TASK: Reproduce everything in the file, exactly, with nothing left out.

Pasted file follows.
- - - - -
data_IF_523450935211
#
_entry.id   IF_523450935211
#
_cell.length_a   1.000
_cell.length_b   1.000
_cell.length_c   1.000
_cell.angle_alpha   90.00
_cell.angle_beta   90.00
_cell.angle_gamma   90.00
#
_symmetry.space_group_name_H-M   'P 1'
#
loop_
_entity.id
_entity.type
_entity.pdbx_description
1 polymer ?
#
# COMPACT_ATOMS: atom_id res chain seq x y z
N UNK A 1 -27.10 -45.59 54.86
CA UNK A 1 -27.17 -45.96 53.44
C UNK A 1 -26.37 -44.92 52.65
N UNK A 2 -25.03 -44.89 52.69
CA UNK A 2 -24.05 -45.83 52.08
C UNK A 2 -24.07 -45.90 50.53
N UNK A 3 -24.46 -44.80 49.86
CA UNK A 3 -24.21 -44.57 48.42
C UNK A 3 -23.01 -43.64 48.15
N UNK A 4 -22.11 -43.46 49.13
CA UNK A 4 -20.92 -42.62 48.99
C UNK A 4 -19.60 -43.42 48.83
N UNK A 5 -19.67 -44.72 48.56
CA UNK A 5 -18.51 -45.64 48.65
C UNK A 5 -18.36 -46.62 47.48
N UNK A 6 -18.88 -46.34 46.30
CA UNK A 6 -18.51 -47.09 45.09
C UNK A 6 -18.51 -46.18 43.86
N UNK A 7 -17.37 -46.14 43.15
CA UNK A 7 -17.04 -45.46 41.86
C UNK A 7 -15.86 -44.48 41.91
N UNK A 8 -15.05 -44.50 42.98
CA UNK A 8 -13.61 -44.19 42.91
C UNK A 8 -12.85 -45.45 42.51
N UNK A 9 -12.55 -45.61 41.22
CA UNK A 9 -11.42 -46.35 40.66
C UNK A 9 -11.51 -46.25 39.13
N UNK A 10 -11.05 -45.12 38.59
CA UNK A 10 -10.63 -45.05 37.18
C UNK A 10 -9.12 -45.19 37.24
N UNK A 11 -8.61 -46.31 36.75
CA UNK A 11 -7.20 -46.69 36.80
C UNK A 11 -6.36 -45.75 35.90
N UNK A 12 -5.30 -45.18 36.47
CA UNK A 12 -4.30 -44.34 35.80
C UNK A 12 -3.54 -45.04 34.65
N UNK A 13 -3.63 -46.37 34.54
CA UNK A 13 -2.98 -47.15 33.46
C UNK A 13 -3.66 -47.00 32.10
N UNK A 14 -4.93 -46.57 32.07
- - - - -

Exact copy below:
data_IF_523450935211
#
_entry.id   IF_523450935211
#
_cell.length_a   1.000
_cell.length_b   1.000
_cell.length_c   1.000
_cell.angle_alpha   90.00
_cell.angle_beta   90.00
_cell.angle_gamma   90.00
#
_symmetry.space_group_name_H-M   'P 1'
#
loop_
_entity.id
_entity.type
_entity.pdbx_description
1 polymer ?
#
# COMPACT_ATOMS: atom_id res chain seq x y z
N UNK A 1 -27.10 -45.59 54.86
CA UNK A 1 -27.17 -45.96 53.44
C UNK A 1 -26.37 -44.92 52.65
N UNK A 2 -25.03 -44.89 52.69
CA UNK A 2 -24.05 -45.83 52.08
C UNK A 2 -24.07 -45.90 50.53
N UNK A 3 -24.46 -44.80 49.86
CA UNK A 3 -24.21 -44.57 48.42
C UNK A 3 -23.01 -43.64 48.15
N UNK A 4 -22.11 -43.46 49.13
CA UNK A 4 -20.92 -42.62 48.99
C UNK A 4 -19.60 -43.42 48.83
N UNK A 5 -19.67 -44.72 48.56
CA UNK A 5 -18.51 -45.64 48.65
C UNK A 5 -18.36 -46.62 47.48
N UNK A 6 -18.88 -46.34 46.30
CA UNK A 6 -18.51 -47.09 45.09
C UNK A 6 -18.51 -46.18 43.86
N UNK A 7 -17.37 -46.14 43.15
CA UNK A 7 -17.04 -45.46 41.86
C UNK A 7 -15.86 -44.48 41.91
N UNK A 8 -15.05 -44.50 42.98
CA UNK A 8 -13.61 -44.19 42.91
C UNK A 8 -12.85 -45.45 42.51
N UNK A 9 -12.55 -45.61 41.22
CA UNK A 9 -11.42 -46.35 40.66
C UNK A 9 -11.51 -46.25 39.13
N UNK A 10 -11.05 -45.12 38.59
CA UNK A 10 -10.63 -45.05 37.18
C UNK A 10 -9.12 -45.19 37.24
N UNK A 11 -8.61 -46.31 36.75
CA UNK A 11 -7.20 -46.69 36.80
C UNK A 11 -6.36 -45.75 35.90
N UNK A 12 -5.30 -45.18 36.47
CA UNK A 12 -4.30 -44.34 35.80
C UNK A 12 -3.54 -45.04 34.65
N UNK A 13 -3.63 -46.37 34.54
CA UNK A 13 -2.98 -47.15 33.46
C UNK A 13 -3.66 -47.00 32.10
N UNK A 14 -4.93 -46.57 32.07